Concurrent Planning for Timely Permanency for Children - New Jersey

Date:

Defining Concurrent Planning

Citation: DCF Pol. Man. CPP-III-B-2-300

From the Department of Children and Families policy manual: Concurrent planning is a practice that provides reunification services while simultaneously implementing an alternative permanency plan in the event that reunification cannot be accomplished within the required timeframes. Concurrent planning is required for all children in custody of the Division of Child Protection and Permanency with a primary case goal of reunification. A secondary case goal is selected and documented in a case plan assessment. Concurrent planning allows the alternative plan to be immediately actionable, thereby shortening a child's stay in out-of-home placement.

State Approaches to Concurrent Planning

Citation: Ann. Stat. §§ 30:4C-11.1(c); 30:4C-55; DCF Pol. Man. CPP-III-B-2-300

Reasonable efforts to place a child for adoption or with a legal guardian or in an alternative permanent placement may be made concurrently with reasonable efforts to preserve and reunify the child's family.

The division shall prepare, and revise as necessary, a placement plan for each child placed outside his or her home. This shall be done in consultation with the child's parents or legal guardian and the child, when appropriate. The placement plan shall include a statement of the services to be provided to the parent or legal guardian or an exception to the requirement to provide reasonable efforts toward family reunification, in accordance with § 30:4C-11.3. Services to facilitate adoption or an alternative permanent placement may be provided concurrently with services to reunify the child with the parent or guardian.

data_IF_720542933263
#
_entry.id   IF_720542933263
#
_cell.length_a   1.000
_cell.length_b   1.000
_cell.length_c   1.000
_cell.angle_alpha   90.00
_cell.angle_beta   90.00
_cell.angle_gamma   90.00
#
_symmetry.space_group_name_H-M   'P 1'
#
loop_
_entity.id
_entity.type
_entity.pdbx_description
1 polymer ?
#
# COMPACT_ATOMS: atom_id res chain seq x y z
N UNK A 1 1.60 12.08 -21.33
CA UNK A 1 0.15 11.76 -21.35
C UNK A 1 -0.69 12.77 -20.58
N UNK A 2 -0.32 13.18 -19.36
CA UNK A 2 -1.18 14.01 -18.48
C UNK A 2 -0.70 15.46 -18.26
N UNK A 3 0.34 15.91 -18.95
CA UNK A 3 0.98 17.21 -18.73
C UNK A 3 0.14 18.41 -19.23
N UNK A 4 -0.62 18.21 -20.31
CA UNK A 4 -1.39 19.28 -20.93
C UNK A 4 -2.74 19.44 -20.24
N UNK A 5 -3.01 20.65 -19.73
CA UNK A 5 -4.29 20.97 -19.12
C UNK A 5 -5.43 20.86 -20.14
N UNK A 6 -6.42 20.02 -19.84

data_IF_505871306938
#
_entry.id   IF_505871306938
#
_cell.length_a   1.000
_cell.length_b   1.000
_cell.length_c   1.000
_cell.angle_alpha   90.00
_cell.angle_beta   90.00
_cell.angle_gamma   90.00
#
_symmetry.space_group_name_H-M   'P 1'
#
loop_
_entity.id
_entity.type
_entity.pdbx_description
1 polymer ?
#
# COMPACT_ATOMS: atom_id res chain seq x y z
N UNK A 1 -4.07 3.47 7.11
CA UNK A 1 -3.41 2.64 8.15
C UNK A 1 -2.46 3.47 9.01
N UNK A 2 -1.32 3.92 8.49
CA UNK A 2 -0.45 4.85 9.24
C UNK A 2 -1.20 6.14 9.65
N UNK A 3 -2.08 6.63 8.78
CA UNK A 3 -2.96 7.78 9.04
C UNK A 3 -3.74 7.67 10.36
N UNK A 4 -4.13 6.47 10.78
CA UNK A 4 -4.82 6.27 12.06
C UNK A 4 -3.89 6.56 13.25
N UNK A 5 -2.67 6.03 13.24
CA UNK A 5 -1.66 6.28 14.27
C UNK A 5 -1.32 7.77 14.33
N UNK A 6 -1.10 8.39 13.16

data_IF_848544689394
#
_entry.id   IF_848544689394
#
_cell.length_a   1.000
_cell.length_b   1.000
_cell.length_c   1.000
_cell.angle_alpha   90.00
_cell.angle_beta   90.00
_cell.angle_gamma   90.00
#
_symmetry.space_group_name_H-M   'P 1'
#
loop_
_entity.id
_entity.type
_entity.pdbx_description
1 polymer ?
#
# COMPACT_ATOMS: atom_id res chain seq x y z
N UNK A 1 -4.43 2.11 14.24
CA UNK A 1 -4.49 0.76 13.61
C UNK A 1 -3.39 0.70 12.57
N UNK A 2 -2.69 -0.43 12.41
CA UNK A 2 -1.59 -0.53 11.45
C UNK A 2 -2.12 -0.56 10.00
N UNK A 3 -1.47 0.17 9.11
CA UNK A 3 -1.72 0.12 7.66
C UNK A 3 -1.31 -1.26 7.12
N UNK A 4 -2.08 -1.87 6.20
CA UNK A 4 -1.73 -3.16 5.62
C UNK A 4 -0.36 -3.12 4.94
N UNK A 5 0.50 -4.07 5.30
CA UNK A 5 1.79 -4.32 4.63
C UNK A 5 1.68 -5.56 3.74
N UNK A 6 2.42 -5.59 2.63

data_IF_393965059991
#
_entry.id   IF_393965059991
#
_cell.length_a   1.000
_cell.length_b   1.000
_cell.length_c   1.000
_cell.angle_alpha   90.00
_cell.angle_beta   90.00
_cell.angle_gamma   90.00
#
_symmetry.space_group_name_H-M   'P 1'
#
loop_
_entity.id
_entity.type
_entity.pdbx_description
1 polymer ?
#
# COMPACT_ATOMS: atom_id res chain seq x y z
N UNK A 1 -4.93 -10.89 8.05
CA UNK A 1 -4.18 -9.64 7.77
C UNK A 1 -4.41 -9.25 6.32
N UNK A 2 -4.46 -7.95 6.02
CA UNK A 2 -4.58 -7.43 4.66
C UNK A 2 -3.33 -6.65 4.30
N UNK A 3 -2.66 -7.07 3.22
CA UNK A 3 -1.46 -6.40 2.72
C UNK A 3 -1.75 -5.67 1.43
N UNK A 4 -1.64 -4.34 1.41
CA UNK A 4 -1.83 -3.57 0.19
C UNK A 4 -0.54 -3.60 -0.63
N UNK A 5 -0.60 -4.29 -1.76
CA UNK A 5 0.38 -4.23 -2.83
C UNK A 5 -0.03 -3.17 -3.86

In policy: Guiding principles in concurrent planning include the following:

  • Following the first placement-best placement practice model that holds children who are placed with their kin or fictive kin and together with their siblings experience overall better health and well-being outcomes and shorter stays in placement, leading to timely permanency
  • Valuing the voice of the parent and child in the placement decision
  • Making placement decisions that consider race, culture, and ethnicity to help minimize the negative impact that a removal can create for a child
  • Fully disclosing to parents that the Adoption and Safe Families Act requires permanency within 12 months as the primary goal
  • Discussing with the family of origin all permanency options, including adoption and kinship legal guardianship
  • Enabling the child and family to express their understanding of permanency and knowledge of what will happen next
  • Fostering family and community connections to provide a support network that promotes a safe and timely reunification or other permanency plan
  • Promoting stability of the placement by partnering with resource parents early in placement episodes and promoting full disclosure regarding the children placed in their care
  • Providing frequent and progressive parent/child/sibling visitation
  • Maintaining that the safety and well-being of the child is paramount while supporting the safety, stability, and well-being of the child's family